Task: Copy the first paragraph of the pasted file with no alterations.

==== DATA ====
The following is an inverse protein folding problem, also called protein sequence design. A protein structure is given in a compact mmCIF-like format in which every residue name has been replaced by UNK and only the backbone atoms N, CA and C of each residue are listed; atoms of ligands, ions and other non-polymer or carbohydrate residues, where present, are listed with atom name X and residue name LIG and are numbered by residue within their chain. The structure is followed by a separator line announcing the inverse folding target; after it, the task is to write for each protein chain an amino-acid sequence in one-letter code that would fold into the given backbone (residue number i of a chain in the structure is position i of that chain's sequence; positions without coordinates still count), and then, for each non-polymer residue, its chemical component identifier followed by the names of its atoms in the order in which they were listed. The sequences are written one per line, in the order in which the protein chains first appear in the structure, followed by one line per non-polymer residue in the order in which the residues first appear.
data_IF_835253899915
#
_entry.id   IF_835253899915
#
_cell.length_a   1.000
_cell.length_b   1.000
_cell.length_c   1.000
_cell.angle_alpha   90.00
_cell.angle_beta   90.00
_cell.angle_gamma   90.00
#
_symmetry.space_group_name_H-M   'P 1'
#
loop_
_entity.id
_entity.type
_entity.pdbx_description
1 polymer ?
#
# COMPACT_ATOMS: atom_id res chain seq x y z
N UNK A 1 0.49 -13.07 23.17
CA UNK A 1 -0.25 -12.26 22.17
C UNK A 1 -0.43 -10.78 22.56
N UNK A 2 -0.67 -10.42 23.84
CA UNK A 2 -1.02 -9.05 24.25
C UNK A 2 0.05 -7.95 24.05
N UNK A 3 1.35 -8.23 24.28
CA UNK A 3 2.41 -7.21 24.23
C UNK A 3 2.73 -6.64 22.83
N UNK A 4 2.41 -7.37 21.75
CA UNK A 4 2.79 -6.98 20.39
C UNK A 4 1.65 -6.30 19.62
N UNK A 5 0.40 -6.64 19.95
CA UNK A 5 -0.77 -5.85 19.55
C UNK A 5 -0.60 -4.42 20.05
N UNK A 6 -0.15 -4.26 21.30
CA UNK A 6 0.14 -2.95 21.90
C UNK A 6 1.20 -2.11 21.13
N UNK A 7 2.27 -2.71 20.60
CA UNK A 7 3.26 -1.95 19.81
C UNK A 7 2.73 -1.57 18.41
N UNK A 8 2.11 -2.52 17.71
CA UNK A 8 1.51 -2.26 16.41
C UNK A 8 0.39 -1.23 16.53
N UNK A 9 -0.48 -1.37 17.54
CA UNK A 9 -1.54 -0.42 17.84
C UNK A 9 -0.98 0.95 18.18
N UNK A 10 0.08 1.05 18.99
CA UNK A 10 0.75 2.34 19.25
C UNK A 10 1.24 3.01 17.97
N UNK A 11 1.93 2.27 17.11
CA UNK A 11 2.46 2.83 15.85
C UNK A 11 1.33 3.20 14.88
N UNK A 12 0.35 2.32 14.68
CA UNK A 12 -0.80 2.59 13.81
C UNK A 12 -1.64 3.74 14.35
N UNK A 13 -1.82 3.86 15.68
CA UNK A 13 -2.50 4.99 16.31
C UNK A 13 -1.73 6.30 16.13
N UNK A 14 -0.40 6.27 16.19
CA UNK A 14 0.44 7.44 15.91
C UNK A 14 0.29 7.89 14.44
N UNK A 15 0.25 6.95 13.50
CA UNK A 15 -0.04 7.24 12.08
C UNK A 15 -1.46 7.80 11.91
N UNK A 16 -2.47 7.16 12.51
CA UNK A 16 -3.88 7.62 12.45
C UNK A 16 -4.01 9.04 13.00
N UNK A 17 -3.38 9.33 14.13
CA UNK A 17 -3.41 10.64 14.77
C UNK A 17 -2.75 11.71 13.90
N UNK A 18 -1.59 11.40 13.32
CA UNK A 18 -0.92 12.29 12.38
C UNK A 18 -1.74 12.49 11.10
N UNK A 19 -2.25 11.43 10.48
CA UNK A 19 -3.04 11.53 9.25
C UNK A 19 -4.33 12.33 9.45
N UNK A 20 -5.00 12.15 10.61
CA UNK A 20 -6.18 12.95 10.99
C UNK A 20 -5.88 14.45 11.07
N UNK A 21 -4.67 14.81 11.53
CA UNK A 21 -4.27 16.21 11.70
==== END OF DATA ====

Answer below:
The following is an inverse protein folding problem, also called protein sequence design. A protein structure is given in a compact mmCIF-like format in which every residue name has been replaced by UNK and only the backbone atoms N, CA and C of each residue are listed; atoms of ligands, ions and other non-polymer or carbohydrate residues, where present, are listed with atom name X and residue name LIG and are numbered by residue within their chain. The structure is followed by a separator line announcing the inverse folding target; after it, the task is to write for each protein chain an amino-acid sequence in one-letter code that would fold into the given backbone (residue number i of a chain in the structure is position i of that chain's sequence; positions without coordinates still count), and then, for each non-polymer residue, its chemical component identifier followed by the names of its atoms in the order in which they were listed. The sequences are written one per line, in the order in which the protein chains first appear in the structure, followed by one line per non-polymer residue in the order in which the residues first appear.